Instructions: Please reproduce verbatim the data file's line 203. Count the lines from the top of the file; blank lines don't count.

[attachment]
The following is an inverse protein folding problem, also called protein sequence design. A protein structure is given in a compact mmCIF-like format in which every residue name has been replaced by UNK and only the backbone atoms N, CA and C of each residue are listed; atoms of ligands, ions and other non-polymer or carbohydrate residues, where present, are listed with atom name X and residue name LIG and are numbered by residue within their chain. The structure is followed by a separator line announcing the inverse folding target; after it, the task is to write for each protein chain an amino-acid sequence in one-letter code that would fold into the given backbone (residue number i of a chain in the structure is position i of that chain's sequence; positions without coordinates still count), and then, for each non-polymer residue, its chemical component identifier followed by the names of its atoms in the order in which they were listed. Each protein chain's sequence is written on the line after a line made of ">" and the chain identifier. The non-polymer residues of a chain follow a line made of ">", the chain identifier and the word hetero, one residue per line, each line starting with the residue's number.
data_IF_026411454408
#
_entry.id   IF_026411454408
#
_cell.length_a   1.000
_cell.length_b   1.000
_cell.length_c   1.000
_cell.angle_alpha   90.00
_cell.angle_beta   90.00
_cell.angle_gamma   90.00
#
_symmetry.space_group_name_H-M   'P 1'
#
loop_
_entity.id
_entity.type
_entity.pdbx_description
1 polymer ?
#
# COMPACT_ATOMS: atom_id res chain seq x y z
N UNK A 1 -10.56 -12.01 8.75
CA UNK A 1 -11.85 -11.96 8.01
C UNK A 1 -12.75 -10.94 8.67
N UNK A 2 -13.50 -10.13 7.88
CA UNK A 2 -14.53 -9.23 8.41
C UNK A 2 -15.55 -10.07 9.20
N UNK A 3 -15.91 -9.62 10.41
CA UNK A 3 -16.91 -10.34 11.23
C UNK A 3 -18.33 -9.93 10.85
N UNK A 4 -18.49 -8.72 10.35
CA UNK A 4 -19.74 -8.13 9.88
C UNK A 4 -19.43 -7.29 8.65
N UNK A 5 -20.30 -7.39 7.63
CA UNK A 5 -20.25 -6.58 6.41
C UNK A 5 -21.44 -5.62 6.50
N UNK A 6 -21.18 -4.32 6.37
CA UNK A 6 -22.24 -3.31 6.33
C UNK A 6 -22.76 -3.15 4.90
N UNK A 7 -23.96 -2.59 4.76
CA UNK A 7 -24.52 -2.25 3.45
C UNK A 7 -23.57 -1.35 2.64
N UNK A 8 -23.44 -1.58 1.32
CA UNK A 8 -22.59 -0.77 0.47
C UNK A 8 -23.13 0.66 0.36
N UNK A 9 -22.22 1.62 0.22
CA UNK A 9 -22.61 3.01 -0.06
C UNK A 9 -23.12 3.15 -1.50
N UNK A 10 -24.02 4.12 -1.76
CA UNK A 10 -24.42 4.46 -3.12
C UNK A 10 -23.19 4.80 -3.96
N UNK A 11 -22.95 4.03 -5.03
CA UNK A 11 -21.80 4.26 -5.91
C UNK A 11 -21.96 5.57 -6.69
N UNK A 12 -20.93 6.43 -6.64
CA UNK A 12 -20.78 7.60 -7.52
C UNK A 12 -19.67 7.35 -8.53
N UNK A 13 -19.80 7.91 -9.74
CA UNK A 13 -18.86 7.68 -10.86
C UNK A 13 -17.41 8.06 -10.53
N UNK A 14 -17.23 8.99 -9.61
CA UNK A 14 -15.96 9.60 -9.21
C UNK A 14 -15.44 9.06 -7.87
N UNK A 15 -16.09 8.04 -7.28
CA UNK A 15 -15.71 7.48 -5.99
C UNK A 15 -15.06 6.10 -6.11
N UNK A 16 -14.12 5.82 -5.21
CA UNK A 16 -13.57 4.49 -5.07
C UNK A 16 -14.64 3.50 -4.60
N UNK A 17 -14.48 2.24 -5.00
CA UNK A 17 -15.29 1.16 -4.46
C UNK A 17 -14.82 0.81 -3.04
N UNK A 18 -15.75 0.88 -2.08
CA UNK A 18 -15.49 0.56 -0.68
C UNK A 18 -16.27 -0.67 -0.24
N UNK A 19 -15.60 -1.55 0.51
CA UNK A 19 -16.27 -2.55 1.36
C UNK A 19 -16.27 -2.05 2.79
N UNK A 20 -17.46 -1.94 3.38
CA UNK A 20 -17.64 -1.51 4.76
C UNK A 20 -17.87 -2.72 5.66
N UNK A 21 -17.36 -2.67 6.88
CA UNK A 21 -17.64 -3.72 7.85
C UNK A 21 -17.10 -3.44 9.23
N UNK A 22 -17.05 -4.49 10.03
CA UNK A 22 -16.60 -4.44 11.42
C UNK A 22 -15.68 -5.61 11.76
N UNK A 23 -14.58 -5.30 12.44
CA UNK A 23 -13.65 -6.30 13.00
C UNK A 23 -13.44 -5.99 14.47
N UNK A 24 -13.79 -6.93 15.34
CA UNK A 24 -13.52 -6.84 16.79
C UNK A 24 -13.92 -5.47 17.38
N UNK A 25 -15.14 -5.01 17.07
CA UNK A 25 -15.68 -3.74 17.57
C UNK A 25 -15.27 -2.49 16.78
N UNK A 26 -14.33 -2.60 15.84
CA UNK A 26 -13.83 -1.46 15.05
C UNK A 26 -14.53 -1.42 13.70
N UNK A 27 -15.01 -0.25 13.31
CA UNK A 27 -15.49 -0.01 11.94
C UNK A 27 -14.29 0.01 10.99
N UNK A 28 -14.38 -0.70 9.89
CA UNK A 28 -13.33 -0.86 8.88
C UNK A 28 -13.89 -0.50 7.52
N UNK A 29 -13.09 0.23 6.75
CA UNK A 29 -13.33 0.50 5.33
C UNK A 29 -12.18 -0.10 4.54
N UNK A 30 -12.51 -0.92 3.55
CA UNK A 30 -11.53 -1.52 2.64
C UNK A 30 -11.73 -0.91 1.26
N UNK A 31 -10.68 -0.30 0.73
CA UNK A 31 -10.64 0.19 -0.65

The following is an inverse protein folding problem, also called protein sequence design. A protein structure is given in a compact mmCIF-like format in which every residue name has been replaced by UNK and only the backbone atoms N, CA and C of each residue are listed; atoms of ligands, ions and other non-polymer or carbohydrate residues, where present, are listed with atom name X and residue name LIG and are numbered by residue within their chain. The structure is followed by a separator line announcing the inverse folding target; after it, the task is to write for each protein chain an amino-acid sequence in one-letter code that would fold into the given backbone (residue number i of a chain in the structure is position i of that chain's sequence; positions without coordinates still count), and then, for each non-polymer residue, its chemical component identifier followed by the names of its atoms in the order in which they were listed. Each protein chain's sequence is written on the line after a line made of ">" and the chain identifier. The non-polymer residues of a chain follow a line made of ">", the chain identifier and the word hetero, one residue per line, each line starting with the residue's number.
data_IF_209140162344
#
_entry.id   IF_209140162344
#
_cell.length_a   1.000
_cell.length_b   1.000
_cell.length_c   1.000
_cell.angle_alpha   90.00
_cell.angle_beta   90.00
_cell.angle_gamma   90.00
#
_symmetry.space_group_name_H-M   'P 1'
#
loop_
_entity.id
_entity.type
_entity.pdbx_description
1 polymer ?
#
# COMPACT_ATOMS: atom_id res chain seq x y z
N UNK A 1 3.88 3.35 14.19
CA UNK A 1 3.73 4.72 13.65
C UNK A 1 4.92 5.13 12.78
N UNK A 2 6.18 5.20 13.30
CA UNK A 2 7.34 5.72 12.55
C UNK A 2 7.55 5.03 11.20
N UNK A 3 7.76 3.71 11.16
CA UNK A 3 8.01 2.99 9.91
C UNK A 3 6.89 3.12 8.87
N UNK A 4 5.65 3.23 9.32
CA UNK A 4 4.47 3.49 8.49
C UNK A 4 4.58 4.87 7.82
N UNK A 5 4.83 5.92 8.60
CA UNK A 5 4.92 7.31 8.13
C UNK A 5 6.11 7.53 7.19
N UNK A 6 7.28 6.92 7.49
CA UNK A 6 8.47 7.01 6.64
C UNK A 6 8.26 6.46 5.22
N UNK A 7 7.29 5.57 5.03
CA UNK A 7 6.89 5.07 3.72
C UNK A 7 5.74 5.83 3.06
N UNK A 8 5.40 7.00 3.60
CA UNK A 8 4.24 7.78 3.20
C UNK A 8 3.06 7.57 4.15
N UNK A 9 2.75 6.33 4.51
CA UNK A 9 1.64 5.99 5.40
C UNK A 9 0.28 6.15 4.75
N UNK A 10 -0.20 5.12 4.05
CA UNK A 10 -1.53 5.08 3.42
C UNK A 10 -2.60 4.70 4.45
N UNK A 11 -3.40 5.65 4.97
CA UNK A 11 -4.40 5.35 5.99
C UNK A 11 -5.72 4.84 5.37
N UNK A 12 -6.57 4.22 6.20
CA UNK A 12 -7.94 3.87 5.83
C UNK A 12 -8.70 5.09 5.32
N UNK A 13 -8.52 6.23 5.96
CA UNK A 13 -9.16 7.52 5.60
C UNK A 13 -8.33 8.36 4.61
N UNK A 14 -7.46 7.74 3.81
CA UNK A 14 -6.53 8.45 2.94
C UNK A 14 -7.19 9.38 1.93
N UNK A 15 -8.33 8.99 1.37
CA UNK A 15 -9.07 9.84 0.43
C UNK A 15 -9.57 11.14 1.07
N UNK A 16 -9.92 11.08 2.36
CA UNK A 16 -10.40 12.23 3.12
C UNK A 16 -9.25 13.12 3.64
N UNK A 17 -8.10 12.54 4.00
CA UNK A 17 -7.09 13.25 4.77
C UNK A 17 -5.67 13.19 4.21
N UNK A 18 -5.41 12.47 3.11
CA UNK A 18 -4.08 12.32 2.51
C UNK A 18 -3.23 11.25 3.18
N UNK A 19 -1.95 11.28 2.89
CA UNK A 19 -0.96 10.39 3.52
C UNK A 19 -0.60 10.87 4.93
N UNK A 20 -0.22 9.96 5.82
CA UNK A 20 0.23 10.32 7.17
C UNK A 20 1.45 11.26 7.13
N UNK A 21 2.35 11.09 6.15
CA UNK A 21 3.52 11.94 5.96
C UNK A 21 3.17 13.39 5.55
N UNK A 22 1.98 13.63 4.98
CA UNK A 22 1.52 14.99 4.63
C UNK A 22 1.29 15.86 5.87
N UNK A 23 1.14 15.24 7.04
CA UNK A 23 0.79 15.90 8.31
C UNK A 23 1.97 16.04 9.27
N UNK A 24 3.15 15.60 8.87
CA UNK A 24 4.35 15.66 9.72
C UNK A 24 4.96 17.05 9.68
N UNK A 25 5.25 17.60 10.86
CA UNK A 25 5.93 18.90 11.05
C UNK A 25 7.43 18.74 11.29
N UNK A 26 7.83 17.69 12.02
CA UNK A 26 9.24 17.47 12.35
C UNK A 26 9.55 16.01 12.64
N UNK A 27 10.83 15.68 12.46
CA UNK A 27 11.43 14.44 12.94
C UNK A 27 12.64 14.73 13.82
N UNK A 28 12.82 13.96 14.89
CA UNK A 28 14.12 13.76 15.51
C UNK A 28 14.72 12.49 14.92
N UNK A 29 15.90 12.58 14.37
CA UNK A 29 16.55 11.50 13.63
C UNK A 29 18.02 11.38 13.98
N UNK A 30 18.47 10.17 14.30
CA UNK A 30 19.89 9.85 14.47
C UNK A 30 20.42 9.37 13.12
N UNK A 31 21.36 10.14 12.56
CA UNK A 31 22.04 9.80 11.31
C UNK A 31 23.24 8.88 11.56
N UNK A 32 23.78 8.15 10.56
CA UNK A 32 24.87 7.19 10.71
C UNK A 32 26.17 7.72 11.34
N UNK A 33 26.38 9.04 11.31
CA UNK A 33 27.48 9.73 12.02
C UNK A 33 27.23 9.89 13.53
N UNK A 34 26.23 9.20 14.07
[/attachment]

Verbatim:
C UNK A 23 1.97 16.04 9.27